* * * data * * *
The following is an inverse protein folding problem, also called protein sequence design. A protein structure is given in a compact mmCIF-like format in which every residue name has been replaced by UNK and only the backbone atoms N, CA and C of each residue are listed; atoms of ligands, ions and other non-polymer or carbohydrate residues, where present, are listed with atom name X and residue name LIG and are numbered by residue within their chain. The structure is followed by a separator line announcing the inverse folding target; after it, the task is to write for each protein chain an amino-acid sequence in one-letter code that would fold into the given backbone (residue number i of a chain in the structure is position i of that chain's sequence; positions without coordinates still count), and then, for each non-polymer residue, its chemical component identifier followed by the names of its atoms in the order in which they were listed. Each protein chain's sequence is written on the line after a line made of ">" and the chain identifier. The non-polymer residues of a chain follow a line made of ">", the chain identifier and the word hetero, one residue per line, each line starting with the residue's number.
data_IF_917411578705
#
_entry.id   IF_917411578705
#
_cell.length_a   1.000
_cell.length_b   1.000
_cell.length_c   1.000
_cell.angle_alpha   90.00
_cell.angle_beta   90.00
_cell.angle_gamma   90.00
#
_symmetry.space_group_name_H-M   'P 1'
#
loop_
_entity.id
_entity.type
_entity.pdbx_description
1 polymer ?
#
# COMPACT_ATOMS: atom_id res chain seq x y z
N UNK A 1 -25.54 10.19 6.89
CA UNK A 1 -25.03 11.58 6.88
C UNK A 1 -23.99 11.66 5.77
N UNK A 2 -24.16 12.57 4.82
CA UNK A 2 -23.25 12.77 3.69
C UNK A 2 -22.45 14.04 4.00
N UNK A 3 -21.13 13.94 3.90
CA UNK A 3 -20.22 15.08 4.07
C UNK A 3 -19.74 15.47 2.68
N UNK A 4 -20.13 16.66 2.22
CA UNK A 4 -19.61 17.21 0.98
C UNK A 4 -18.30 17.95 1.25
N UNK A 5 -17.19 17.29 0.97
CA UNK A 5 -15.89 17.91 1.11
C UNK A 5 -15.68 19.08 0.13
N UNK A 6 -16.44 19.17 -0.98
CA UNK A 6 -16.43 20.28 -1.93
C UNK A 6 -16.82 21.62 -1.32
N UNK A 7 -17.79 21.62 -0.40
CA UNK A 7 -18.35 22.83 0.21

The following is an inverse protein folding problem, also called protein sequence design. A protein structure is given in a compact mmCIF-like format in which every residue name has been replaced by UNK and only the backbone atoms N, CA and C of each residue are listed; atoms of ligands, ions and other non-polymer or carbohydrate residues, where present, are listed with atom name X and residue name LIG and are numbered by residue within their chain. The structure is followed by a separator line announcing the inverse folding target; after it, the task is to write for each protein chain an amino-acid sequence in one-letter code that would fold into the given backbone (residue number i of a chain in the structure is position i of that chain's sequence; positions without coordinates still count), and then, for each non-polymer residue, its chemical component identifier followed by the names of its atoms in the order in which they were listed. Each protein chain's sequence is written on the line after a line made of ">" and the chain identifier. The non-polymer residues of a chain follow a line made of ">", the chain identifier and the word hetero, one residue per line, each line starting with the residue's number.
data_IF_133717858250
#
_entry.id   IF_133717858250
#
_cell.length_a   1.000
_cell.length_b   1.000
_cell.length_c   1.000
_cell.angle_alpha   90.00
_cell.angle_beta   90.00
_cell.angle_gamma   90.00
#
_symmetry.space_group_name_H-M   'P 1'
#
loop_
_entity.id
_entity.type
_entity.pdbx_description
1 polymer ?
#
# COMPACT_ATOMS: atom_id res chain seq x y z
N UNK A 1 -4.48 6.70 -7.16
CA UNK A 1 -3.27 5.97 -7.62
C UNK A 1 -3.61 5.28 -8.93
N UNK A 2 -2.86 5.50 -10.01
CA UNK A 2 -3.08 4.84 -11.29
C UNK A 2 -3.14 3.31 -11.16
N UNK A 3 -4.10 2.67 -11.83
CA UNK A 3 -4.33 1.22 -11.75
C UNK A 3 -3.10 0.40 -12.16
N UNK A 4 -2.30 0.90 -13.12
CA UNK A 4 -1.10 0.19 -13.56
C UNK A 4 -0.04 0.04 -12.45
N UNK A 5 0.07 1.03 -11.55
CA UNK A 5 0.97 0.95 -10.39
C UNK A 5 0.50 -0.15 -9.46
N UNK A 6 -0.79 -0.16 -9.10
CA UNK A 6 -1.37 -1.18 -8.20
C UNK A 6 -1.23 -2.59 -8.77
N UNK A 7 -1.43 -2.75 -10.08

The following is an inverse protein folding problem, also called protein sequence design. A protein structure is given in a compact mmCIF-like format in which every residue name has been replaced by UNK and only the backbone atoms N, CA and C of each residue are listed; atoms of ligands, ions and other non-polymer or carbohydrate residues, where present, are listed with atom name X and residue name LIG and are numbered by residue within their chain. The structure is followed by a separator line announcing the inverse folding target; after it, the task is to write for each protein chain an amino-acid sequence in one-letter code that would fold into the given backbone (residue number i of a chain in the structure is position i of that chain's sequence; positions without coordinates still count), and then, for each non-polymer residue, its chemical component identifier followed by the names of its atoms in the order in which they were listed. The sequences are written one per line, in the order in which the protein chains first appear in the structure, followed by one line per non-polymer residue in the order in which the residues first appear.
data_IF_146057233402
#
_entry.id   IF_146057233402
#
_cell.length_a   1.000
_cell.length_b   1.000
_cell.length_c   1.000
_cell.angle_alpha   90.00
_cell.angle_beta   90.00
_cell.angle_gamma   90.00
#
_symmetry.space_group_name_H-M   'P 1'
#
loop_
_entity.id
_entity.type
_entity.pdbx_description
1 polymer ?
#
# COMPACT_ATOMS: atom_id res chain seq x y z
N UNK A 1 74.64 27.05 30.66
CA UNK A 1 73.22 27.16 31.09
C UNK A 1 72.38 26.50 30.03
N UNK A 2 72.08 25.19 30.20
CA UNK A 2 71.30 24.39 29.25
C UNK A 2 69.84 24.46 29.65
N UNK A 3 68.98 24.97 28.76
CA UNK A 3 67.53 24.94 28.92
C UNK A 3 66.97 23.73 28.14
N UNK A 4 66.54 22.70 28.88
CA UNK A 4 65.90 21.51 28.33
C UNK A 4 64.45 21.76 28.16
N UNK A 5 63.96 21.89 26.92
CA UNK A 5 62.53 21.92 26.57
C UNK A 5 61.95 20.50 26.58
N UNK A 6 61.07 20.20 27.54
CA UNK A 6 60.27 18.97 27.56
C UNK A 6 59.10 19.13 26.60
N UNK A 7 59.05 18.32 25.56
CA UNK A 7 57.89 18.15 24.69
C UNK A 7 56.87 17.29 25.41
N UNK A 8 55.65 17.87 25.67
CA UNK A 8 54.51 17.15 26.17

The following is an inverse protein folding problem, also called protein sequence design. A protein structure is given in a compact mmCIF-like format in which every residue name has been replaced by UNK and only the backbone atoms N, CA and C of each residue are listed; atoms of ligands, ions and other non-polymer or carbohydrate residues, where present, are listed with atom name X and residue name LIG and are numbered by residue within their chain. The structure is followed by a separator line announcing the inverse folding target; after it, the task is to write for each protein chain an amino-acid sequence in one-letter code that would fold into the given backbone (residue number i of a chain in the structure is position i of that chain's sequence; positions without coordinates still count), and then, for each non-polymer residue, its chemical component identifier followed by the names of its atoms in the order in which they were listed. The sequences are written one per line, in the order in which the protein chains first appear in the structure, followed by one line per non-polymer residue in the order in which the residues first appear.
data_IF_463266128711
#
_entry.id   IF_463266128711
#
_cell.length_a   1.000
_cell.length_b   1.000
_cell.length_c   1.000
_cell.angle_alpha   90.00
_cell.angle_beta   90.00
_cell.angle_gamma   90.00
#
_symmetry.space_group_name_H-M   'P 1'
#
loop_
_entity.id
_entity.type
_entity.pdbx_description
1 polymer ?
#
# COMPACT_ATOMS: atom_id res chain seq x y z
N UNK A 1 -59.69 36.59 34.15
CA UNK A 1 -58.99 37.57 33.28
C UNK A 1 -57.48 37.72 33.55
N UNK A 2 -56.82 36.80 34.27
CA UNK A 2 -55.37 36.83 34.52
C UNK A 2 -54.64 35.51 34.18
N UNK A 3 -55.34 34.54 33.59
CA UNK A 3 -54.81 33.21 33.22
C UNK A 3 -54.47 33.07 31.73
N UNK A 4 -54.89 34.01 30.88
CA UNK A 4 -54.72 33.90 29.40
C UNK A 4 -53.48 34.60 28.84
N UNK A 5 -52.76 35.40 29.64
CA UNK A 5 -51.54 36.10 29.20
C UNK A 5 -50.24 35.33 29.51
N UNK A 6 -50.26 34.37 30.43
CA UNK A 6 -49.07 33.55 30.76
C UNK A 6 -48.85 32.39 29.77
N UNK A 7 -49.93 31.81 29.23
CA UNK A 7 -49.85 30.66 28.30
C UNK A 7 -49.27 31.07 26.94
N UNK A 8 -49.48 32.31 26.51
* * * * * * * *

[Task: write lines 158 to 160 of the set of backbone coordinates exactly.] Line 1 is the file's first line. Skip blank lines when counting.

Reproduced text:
C UNK A 4 -53.48 34.60 28.84
N UNK A 5 -52.76 35.40 29.64
CA UNK A 5 -51.54 36.10 29.20